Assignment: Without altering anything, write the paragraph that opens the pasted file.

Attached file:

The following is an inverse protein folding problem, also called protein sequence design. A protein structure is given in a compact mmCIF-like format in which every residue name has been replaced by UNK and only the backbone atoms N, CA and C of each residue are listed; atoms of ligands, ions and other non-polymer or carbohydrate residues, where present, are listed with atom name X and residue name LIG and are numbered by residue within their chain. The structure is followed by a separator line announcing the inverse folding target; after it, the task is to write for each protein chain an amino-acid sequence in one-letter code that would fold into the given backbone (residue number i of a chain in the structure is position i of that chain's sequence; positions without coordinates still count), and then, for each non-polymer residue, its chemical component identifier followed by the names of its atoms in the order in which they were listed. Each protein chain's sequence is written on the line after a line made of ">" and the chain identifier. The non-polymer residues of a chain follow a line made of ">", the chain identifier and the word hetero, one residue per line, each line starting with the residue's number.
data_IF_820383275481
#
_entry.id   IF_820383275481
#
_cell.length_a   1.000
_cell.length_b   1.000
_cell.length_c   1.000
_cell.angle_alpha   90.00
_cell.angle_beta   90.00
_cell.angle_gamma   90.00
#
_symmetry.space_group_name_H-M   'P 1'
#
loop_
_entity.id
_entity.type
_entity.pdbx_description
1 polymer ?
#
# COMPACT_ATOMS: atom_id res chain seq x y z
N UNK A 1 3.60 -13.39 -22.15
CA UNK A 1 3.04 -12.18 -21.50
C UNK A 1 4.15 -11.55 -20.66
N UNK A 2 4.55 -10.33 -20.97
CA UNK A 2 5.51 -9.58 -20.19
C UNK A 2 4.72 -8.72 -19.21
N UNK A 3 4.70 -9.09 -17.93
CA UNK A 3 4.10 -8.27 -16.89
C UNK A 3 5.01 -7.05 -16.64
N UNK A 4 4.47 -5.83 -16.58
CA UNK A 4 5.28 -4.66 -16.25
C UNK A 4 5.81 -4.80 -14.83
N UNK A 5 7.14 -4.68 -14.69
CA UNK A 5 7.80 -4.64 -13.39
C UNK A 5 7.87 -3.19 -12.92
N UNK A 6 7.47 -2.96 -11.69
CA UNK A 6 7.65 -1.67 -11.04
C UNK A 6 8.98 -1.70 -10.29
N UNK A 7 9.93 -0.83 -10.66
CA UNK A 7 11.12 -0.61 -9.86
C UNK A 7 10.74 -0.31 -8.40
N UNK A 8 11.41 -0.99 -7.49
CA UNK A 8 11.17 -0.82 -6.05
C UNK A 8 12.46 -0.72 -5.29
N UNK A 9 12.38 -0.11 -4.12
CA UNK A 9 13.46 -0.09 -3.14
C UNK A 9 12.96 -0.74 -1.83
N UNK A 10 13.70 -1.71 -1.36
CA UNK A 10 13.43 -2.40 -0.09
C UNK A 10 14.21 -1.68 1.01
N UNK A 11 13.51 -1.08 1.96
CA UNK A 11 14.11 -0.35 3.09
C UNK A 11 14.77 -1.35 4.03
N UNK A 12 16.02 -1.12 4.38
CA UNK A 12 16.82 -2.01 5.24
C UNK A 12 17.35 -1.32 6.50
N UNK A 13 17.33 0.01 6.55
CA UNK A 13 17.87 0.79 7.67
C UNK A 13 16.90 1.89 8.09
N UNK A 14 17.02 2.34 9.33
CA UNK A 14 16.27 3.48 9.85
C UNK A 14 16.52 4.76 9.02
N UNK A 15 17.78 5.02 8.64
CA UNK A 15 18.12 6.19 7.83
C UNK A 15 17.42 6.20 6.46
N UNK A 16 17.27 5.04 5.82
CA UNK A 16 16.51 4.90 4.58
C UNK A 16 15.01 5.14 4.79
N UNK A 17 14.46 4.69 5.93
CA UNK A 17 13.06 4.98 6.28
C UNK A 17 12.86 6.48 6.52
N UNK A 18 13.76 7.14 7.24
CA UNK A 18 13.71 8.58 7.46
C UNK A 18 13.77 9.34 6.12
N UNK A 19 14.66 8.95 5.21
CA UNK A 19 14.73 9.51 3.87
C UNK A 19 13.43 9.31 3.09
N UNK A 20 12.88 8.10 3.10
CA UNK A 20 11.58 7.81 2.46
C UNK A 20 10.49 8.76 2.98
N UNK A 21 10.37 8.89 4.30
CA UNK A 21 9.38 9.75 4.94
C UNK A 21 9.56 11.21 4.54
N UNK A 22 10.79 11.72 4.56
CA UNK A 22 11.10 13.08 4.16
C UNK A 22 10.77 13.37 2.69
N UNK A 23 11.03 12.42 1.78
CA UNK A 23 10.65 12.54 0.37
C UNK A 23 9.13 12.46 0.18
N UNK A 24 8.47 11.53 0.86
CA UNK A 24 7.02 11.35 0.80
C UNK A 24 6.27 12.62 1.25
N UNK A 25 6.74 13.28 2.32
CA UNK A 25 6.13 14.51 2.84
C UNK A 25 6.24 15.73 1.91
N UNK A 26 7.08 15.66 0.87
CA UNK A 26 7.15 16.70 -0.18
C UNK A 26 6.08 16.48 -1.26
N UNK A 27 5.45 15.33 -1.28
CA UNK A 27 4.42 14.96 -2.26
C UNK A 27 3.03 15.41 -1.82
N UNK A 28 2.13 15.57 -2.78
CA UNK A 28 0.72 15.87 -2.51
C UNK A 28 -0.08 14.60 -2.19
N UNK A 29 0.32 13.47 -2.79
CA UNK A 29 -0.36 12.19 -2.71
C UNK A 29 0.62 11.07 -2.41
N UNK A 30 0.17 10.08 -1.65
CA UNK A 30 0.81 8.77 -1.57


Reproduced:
The following is an inverse protein folding problem, also called protein sequence design. A protein structure is given in a compact mmCIF-like format in which every residue name has been replaced by UNK and only the backbone atoms N, CA and C of each residue are listed; atoms of ligands, ions and other non-polymer or carbohydrate residues, where present, are listed with atom name X and residue name LIG and are numbered by residue within their chain. The structure is followed by a separator line announcing the inverse folding target; after it, the task is to write for each protein chain an amino-acid sequence in one-letter code that would fold into the given backbone (residue number i of a chain in the structure is position i of that chain's sequence; positions without coordinates still count), and then, for each non-polymer residue, its chemical component identifier followed by the names of its atoms in the order in which they were listed. Each protein chain's sequence is written on the line after a line made of ">" and the chain identifier. The non-polymer residues of a chain follow a line made of ">", the chain identifier and the word hetero, one residue per line, each line starting with the residue's number.